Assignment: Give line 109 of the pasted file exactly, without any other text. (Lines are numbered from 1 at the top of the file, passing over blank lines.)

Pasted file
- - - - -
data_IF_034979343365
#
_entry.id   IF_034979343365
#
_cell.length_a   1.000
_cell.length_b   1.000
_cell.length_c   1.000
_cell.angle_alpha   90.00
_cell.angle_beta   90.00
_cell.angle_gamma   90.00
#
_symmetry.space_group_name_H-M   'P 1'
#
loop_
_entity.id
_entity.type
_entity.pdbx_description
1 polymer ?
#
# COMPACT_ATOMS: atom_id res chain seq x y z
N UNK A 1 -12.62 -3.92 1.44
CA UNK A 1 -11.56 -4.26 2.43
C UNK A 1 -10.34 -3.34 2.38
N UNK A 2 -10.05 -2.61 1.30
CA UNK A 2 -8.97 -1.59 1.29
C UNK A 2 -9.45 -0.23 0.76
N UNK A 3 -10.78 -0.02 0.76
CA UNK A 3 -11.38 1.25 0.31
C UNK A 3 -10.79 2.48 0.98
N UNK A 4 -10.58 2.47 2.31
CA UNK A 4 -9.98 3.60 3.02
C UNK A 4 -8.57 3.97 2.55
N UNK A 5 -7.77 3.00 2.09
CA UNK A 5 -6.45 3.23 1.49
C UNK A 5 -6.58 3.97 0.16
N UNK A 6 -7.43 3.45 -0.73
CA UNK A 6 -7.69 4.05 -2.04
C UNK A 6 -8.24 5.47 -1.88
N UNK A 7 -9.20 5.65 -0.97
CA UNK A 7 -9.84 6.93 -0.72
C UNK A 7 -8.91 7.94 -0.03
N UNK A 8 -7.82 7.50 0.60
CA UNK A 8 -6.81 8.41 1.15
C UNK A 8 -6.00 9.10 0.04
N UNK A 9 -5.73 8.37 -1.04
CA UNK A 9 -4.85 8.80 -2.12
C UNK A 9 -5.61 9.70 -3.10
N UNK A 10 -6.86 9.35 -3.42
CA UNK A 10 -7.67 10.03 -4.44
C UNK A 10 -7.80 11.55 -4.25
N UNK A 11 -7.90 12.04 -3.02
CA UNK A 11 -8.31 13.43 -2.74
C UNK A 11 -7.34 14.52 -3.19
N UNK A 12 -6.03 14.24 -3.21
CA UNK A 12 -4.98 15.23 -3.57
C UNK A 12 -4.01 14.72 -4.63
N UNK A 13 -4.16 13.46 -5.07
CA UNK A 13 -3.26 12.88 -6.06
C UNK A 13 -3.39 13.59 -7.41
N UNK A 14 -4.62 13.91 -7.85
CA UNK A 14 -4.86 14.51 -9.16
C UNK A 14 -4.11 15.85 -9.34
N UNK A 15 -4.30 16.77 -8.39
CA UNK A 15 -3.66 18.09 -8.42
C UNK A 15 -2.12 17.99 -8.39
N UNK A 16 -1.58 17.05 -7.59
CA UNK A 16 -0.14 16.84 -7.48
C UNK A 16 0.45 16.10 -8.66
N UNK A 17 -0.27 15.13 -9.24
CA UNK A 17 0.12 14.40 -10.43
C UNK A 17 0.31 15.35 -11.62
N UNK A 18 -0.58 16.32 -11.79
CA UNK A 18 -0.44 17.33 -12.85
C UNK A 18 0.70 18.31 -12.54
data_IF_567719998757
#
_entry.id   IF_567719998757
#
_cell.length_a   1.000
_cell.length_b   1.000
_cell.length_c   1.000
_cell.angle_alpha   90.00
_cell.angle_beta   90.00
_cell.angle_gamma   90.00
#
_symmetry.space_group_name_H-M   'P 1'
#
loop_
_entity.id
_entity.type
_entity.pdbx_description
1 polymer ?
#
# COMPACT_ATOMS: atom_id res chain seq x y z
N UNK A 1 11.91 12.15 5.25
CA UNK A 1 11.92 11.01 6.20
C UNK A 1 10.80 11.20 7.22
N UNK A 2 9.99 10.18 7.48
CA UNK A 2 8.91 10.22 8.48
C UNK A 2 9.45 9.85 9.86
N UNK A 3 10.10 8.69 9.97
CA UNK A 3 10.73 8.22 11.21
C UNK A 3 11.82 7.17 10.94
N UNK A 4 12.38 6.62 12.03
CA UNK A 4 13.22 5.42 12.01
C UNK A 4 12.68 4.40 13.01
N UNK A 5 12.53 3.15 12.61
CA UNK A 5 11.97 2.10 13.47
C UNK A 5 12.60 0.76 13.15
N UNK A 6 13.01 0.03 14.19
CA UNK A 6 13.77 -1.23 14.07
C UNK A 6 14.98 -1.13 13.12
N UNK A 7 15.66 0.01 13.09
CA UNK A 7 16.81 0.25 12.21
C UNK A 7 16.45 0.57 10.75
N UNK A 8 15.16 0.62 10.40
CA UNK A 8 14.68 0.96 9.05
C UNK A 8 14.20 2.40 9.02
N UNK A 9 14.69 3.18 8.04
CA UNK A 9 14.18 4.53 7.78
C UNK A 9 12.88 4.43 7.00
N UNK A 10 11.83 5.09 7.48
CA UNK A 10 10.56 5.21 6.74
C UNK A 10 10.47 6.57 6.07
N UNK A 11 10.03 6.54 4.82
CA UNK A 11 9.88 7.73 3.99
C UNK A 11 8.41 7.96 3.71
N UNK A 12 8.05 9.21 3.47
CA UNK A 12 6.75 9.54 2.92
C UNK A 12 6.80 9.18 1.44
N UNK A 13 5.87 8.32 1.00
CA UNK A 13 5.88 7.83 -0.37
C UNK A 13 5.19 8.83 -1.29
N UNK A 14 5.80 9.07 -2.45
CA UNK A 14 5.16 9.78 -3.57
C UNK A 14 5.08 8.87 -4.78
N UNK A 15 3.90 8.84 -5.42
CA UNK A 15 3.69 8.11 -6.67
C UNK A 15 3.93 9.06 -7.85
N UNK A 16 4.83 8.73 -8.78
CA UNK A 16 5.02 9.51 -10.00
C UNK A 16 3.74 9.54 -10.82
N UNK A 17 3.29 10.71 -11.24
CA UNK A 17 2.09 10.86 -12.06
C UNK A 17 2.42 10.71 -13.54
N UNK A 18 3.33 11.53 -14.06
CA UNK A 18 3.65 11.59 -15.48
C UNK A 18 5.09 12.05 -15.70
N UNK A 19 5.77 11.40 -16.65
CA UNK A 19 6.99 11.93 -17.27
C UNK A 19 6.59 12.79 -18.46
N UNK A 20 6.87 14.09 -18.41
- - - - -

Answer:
C UNK A 5 12.60 0.76 13.15